His Hare-Raising Tale

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His Hare-Raising Tale
Looney Tunes (Bugs Bunny) series
Directed by I. Freleng
Additional directors:
Chuck Jones
Robert Clampett
(both uncredited)
Story by Warren Foster
Additional story:
The Staff (uncredited)
Voices by Mel Blanc
Music by Carl W. Stalling
Animation by Virgil Ross
Manuel Perez
Ken Champin
Arthur Davis
Additional animation:
Thomas McKimson
Gerry Chiniquy
(all uncredited)
Layouts by Hawley Pratt
Backgrounds by Paul Julian
Distributed by Warner Bros. Pictures
Release date(s) August 11, 1951
Color process Technicolor
Running time 7 minutes
Language English
Preceded by French Rarebit
Followed by Ballot Box Bunny

His Hare-Raising Tale is a 1951 Warner Bros. Looney Tunes (reissued as a Blue Ribbon Merrie Melodies) short, directed by Friz Freleng and written by Warren Foster. This cartoon consists primarily of clips from five previous cartoons: Baseball Bugs (1946); Stage Door Cartoon (1944); Rabbit Punch (1948); Falling Hare (1943); and Haredevil Hare (1948).


Bugs Bunny and his nephew Clyde Rabbit are sitting on a couch looking at a scrap book depicting various photographs and newspaper clippings of Bugs. In this cartoon Clyde is unnamed.

Segment one has Clyde asking if Uncle Bugs was a baseball pitcher and Bugs replying that he was "the best". This segment uses clips from Baseball Bugs, though Bugs refers to the opposing team as "The Boston Argyle Socks" rather than The Gas-House Gorillas. Bugs does not reveal the conclusion of his baseball hit but when his nephew asks what happened, Bugs replies that he went into Vaudeville.

Segment two uses a clip from Stage Door Cartoon. Bugs' nephew then asks what happened with the act and Bugs says he broke it up because "my partner demanded equal billing" and then adds that "there was more money in boxing anyway".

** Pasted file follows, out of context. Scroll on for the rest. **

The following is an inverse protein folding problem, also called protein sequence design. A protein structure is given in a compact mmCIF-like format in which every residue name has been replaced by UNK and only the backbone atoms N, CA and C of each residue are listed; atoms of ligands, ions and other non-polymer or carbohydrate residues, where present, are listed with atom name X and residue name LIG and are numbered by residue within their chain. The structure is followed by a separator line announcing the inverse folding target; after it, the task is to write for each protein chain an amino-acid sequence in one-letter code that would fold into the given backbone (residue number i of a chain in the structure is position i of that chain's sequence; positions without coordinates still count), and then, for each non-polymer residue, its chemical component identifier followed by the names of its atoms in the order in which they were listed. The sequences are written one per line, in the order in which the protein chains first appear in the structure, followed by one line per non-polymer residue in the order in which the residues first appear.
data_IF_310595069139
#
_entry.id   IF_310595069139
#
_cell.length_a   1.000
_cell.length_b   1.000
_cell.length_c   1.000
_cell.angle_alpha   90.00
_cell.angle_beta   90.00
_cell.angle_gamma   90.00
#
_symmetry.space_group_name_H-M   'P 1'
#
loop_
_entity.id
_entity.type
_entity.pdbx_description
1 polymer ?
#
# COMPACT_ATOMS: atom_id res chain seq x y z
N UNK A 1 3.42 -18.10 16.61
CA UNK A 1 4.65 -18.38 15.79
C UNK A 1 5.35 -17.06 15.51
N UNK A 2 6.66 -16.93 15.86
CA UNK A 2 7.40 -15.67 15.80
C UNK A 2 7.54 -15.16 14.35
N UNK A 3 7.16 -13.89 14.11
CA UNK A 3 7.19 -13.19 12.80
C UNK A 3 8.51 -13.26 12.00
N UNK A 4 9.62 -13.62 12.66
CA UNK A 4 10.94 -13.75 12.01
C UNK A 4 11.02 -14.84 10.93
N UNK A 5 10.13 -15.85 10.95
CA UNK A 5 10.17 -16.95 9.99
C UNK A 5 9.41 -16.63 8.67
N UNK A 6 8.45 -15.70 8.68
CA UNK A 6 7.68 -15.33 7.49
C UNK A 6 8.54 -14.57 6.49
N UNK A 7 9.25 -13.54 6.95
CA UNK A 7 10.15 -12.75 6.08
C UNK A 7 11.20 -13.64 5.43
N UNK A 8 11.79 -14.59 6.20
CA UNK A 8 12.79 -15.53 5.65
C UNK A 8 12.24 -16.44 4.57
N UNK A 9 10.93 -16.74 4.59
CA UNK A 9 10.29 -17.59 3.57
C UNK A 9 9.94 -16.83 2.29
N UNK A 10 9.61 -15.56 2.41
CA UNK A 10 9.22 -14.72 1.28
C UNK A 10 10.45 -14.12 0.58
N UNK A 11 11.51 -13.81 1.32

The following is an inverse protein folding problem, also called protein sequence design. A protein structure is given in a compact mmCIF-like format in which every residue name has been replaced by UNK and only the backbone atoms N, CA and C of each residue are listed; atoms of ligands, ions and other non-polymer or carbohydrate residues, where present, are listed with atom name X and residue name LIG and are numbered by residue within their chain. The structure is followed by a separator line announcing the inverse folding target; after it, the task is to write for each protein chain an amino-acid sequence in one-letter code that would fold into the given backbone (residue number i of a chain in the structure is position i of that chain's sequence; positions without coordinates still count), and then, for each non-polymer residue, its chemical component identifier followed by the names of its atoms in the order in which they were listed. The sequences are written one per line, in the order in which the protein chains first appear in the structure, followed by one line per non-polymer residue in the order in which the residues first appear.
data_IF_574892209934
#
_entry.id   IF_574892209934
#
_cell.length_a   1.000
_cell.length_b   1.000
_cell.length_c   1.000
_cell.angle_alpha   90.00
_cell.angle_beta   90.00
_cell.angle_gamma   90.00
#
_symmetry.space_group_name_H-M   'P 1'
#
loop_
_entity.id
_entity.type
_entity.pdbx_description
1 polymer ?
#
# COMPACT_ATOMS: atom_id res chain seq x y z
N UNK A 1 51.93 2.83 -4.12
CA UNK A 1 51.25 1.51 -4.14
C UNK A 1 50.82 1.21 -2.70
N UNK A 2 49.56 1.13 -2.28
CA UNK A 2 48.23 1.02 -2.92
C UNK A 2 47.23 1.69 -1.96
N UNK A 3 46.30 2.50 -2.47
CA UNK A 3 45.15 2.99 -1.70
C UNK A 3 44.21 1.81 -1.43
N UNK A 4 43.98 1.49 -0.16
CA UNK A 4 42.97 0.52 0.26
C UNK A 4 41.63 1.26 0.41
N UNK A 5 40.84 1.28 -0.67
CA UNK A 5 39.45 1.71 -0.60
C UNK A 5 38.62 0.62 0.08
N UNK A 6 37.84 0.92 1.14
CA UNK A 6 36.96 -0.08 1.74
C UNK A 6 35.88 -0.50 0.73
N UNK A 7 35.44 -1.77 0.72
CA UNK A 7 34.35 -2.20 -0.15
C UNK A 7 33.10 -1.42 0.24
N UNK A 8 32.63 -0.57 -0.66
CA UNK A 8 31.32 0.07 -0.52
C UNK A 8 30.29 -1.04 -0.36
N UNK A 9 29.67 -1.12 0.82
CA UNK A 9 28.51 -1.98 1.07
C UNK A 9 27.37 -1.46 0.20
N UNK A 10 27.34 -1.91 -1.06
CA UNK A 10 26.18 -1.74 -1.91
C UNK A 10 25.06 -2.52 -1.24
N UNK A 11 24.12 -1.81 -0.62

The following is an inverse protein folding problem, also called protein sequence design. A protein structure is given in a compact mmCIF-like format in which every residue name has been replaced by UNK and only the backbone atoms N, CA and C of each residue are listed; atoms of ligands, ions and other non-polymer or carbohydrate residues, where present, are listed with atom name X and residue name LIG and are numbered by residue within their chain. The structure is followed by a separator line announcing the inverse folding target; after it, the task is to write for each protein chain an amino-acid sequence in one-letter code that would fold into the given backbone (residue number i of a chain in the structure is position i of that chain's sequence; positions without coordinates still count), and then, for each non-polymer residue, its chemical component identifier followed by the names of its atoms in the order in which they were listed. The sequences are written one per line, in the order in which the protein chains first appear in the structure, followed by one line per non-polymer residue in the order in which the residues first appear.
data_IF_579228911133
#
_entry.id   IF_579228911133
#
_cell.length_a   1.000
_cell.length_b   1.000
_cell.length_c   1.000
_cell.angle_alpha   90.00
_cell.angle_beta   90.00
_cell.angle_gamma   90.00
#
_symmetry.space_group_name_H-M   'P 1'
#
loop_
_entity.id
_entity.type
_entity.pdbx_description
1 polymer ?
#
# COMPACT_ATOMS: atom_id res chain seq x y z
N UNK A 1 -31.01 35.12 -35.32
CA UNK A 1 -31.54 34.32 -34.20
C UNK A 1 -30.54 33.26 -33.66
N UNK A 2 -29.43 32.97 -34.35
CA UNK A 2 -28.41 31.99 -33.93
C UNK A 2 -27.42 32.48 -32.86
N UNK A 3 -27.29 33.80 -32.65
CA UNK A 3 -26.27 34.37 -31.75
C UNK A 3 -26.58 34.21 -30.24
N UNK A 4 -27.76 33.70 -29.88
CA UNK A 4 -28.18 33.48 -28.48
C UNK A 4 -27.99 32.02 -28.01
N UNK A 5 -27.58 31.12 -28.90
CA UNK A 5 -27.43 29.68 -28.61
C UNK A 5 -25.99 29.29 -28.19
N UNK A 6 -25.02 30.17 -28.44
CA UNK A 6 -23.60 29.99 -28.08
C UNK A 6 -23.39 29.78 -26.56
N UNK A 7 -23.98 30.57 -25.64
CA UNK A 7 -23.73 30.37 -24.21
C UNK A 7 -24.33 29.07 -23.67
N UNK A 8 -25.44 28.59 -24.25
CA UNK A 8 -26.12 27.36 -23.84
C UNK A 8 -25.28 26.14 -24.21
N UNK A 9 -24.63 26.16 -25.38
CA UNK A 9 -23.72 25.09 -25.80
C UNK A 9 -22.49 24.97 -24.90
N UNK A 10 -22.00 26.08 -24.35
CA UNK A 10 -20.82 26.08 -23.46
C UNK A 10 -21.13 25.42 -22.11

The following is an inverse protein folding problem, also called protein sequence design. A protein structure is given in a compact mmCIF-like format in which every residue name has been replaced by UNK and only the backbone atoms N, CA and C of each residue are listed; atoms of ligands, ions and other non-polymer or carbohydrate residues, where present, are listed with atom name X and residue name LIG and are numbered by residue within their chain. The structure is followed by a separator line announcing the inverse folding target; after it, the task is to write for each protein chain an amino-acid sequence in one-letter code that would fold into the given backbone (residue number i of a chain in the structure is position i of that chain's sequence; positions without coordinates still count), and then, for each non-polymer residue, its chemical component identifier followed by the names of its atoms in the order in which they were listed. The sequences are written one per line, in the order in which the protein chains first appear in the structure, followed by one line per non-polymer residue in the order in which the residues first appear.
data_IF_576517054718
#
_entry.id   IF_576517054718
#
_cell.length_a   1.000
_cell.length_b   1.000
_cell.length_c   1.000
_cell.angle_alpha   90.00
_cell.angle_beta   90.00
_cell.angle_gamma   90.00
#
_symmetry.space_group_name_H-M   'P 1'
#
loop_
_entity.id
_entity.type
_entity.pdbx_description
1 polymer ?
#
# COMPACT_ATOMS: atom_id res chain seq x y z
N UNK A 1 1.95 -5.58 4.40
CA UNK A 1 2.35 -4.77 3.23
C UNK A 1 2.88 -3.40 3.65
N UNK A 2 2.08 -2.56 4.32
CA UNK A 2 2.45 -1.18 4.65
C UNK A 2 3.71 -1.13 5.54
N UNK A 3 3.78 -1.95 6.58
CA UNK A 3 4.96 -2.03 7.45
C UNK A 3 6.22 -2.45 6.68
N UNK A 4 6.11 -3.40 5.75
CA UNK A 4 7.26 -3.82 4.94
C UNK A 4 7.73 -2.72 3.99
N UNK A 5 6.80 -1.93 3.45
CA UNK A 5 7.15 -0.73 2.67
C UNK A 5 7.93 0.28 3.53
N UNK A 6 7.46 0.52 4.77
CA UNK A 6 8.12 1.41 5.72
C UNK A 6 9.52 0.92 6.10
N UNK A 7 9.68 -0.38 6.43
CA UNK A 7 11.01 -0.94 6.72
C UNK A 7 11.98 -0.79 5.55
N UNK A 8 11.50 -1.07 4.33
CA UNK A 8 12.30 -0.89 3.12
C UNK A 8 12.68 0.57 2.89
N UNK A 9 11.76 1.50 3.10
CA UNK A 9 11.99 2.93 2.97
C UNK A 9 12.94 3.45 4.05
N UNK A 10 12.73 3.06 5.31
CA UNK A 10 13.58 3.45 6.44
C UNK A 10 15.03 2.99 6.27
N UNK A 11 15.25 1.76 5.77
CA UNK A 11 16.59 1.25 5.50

Segment three has Bugs telling his nephew that he fought "The Champ" at "Madison Round Garden". Two clips from Rabbit Punch are used. By Round 110 Bugs says the fight ended because "along came the war".

In segment four, a brief clip from Falling Hare is shown as Bugs explains that he was a test pilot assigned to a supersonic aircraft (an anachronism since it wasn't until 1947 that genuinely supersonic aircraft were developed). He further explains that while flying the aircraft something went wrong and it heads toward the ground, nose first, then stops a few inches from impact because the plane "ran out of gas".

In the last segment, Bugs' nephew looks at him with admiration and says: "Gosh, Uncle Bugs, you've been everyplace, I guess...except the moon", when Bugs replies that he's been there too, and points to newspaper clipping in the scrapbook. Then a clip from Haredevil Hare is shown. Bugs then begins to explain that he was lucky that he had plenty of carrots, because it took scientists 22 years to build a ladder to reach him.

After the moon story Bugs' nephew looks at him with doubt, prompting Bugs to reply: "Don't you believe me? Why if every word I've said isn't true, I hope I'm run over by a streetcar", and suddenly a streetcar appears in the room and runs over Bugs. He then looks at his alarmed nephew and says: "I suppose you don't believe I was run over by a streetcar!"

External links[edit]

Preceded by
French Rarebit
Bugs Bunny Cartoons
Succeeded by
Ballot Box Bunny